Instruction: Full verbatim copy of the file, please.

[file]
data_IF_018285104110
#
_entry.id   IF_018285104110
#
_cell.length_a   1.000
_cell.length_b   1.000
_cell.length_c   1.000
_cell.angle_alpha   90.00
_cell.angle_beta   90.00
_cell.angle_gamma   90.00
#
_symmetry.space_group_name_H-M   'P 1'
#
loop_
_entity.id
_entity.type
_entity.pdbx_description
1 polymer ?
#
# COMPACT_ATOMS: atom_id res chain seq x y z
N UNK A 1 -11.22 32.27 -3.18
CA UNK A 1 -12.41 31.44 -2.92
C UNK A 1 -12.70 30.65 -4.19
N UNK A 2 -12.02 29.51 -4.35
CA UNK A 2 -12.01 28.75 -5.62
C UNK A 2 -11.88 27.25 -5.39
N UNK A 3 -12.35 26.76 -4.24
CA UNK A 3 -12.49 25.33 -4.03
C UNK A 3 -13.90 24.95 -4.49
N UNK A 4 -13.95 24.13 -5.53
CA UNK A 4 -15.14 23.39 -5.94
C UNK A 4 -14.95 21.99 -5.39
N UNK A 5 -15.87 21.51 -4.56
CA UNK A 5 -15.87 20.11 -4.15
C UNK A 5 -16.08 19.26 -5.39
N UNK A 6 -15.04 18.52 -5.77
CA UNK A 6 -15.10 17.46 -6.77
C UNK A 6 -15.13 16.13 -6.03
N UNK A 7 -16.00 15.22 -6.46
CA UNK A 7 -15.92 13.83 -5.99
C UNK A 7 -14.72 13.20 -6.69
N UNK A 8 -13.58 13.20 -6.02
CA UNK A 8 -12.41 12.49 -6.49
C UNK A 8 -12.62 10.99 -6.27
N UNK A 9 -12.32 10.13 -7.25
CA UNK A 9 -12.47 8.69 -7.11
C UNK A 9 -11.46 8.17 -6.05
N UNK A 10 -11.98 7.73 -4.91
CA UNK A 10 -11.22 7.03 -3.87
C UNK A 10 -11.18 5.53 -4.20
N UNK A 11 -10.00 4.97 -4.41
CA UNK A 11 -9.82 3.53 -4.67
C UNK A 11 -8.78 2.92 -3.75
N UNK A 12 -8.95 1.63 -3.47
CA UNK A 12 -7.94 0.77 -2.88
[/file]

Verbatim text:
data_IF_018285104110
#
_entry.id   IF_018285104110
#
_cell.length_a   1.000
_cell.length_b   1.000
_cell.length_c   1.000
_cell.angle_alpha   90.00
_cell.angle_beta   90.00
_cell.angle_gamma   90.00
#
_symmetry.space_group_name_H-M   'P 1'
#
loop_
_entity.id
_entity.type
_entity.pdbx_description
1 polymer ?
#
# COMPACT_ATOMS: atom_id res chain seq x y z
N UNK A 1 -11.22 32.27 -3.18
CA UNK A 1 -12.41 31.44 -2.92
C UNK A 1 -12.70 30.65 -4.19
N UNK A 2 -12.02 29.51 -4.35
CA UNK A 2 -12.01 28.75 -5.62
C UNK A 2 -11.88 27.25 -5.39
N UNK A 3 -12.35 26.76 -4.24
CA UNK A 3 -12.49 25.33 -4.03
C UNK A 3 -13.90 24.95 -4.49
N UNK A 4 -13.95 24.13 -5.53
CA UNK A 4 -15.14 23.39 -5.94
C UNK A 4 -14.95 21.99 -5.39
N UNK A 5 -15.87 21.51 -4.56
CA UNK A 5 -15.87 20.11 -4.15
C UNK A 5 -16.08 19.26 -5.39
N UNK A 6 -15.04 18.52 -5.77
CA UNK A 6 -15.10 17.46 -6.77
C UNK A 6 -15.13 16.13 -6.03
N UNK A 7 -16.00 15.22 -6.46
CA UNK A 7 -15.92 13.83 -5.99
C UNK A 7 -14.72 13.20 -6.69
N UNK A 8 -13.58 13.20 -6.02
CA UNK A 8 -12.41 12.49 -6.49
C UNK A 8 -12.62 10.99 -6.27
N UNK A 9 -12.32 10.13 -7.25
CA UNK A 9 -12.47 8.69 -7.11
C UNK A 9 -11.46 8.17 -6.05
N UNK A 10 -11.98 7.73 -4.91
CA UNK A 10 -11.22 7.03 -3.87
C UNK A 10 -11.18 5.53 -4.20
N UNK A 11 -10.00 4.97 -4.41
CA UNK A 11 -9.82 3.53 -4.67
C UNK A 11 -8.78 2.92 -3.75
N UNK A 12 -8.95 1.63 -3.47
CA UNK A 12 -7.94 0.77 -2.88